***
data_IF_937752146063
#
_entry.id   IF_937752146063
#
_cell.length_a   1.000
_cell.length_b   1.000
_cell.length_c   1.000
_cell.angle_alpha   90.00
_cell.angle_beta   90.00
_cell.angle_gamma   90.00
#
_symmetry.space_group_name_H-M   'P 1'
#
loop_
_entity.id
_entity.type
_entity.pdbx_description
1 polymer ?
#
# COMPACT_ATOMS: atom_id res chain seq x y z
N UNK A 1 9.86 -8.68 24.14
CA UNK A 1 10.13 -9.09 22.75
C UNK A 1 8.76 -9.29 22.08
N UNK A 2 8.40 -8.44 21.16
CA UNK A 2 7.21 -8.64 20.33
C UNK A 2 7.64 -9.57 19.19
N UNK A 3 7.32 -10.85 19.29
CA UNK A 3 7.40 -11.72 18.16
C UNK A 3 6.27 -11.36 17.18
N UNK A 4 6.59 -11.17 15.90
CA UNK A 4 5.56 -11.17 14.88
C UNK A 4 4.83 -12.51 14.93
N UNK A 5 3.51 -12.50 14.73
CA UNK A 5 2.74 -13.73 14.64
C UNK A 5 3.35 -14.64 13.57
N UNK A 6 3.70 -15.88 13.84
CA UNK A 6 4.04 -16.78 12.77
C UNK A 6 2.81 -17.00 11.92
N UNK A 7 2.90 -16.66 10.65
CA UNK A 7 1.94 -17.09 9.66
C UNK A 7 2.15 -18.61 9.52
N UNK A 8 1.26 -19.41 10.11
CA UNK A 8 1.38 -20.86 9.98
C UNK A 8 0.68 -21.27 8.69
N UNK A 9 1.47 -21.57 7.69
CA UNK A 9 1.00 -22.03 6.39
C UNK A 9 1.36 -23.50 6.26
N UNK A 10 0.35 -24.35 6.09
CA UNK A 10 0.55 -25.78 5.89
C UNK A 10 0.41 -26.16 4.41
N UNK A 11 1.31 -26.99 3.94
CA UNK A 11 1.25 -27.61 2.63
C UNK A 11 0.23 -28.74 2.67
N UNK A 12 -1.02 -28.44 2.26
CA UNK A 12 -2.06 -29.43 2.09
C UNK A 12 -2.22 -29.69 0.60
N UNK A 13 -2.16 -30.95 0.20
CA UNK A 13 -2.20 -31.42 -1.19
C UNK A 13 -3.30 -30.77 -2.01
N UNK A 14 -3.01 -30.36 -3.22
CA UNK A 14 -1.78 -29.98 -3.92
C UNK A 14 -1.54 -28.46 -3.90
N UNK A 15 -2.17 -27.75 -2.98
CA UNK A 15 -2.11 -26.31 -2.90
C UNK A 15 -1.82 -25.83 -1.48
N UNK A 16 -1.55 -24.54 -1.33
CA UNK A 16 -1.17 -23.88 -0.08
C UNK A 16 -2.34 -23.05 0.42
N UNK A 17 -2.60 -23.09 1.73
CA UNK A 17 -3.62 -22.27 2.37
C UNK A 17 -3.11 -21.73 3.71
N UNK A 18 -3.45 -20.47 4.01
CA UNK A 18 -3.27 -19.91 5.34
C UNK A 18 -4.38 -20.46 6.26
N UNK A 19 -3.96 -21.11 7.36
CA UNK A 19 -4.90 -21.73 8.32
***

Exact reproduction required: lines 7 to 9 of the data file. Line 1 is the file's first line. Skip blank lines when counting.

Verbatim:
_cell.length_c   1.000
_cell.angle_alpha   90.00
_cell.angle_beta   90.00